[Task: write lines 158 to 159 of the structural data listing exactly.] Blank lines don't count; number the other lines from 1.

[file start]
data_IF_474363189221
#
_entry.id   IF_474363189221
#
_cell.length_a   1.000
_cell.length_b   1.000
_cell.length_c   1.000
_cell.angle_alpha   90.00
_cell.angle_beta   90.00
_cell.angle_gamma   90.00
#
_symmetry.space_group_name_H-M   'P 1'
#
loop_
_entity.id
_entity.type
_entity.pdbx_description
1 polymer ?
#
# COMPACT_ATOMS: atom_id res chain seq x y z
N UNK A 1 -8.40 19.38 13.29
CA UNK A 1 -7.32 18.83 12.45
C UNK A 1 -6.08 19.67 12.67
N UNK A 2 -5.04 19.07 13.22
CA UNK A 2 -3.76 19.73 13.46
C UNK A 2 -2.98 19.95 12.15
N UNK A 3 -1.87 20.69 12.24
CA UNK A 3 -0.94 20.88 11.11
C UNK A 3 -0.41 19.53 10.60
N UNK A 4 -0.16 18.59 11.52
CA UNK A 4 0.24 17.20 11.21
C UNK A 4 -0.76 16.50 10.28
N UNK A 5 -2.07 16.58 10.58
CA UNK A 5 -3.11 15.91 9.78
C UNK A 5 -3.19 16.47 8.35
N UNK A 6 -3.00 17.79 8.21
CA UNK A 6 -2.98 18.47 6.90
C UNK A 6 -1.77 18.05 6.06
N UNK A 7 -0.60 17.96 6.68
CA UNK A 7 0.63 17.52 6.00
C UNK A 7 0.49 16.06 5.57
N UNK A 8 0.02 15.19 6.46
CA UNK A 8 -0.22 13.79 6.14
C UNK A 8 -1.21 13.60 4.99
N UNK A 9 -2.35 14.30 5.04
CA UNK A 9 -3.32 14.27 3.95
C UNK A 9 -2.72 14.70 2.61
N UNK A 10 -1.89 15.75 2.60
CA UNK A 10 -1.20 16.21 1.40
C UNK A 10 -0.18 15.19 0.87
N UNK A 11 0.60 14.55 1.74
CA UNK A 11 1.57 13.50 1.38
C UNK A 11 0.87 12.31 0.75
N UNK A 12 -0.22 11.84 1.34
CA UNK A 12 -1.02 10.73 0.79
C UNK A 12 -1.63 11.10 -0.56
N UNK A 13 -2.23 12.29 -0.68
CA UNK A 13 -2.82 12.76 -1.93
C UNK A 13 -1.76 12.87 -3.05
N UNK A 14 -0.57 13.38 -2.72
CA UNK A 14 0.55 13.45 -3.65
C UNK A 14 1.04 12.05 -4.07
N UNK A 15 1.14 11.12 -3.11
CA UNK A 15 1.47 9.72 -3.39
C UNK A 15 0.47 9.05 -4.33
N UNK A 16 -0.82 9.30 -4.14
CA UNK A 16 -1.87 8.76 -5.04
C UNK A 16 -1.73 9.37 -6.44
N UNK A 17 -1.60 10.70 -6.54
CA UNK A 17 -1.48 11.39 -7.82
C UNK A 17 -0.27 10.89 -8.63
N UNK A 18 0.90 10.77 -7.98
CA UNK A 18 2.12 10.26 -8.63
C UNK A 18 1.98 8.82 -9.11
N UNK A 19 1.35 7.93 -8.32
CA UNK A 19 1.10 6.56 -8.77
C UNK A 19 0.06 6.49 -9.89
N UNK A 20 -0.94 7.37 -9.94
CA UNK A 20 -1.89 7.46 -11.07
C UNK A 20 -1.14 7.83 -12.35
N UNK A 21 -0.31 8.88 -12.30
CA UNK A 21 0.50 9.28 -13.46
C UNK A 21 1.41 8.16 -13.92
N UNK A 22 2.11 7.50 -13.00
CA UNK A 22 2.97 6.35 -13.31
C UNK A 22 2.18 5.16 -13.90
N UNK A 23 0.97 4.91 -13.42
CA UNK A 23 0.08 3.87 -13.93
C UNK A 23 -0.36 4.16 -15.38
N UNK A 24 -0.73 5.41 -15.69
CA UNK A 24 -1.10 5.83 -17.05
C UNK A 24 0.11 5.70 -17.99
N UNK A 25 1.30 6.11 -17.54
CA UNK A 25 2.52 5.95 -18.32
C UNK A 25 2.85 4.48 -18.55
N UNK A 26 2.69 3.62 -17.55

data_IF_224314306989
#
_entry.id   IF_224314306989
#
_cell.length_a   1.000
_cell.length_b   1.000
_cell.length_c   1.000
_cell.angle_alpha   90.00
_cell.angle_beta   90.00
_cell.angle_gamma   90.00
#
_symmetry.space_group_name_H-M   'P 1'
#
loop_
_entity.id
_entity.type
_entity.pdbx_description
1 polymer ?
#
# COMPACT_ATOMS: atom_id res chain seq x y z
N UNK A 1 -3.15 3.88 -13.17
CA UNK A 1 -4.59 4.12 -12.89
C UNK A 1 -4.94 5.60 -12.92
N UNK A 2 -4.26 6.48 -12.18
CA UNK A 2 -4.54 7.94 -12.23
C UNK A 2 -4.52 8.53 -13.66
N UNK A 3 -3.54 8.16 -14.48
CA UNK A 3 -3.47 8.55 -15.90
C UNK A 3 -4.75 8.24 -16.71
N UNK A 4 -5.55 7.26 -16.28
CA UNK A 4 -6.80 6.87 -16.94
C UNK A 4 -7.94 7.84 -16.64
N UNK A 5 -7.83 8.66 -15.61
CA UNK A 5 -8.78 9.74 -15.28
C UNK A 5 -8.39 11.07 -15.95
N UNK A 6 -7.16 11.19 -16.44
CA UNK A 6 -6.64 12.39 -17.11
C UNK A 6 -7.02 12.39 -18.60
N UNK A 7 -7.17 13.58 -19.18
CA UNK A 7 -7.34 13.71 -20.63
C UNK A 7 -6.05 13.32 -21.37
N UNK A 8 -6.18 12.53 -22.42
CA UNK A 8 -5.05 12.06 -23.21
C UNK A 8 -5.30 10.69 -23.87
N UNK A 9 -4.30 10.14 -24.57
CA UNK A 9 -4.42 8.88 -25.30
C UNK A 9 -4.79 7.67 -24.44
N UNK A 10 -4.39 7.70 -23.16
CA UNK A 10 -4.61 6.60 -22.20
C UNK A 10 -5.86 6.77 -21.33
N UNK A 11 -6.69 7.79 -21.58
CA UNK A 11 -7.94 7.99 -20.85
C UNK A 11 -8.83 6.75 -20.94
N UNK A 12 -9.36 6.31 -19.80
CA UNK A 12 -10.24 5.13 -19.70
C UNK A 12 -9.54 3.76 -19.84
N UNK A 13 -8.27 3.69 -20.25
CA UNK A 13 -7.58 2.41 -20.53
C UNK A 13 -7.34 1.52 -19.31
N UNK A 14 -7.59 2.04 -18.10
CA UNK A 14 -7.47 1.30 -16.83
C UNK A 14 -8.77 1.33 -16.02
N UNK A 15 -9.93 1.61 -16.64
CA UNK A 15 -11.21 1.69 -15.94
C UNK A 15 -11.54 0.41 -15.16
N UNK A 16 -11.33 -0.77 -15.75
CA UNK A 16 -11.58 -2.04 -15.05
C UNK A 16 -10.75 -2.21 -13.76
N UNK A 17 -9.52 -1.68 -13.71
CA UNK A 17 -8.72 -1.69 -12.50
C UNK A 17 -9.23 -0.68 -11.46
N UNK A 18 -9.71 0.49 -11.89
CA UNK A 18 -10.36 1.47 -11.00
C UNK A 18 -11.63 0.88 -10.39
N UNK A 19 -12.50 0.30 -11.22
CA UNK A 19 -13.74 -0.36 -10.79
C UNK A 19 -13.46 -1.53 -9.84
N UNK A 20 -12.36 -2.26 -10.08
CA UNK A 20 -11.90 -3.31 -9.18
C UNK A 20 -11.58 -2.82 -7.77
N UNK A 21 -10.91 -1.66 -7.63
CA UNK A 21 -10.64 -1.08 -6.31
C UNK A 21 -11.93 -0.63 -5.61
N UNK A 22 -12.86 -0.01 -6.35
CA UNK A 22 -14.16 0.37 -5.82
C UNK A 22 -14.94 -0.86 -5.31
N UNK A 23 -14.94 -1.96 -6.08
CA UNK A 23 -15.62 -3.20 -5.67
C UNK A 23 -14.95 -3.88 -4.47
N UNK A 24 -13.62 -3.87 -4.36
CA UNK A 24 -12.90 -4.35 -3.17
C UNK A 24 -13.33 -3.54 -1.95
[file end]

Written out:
C UNK A 14 -8.77 1.33 -16.02
N UNK A 15 -9.93 1.61 -16.64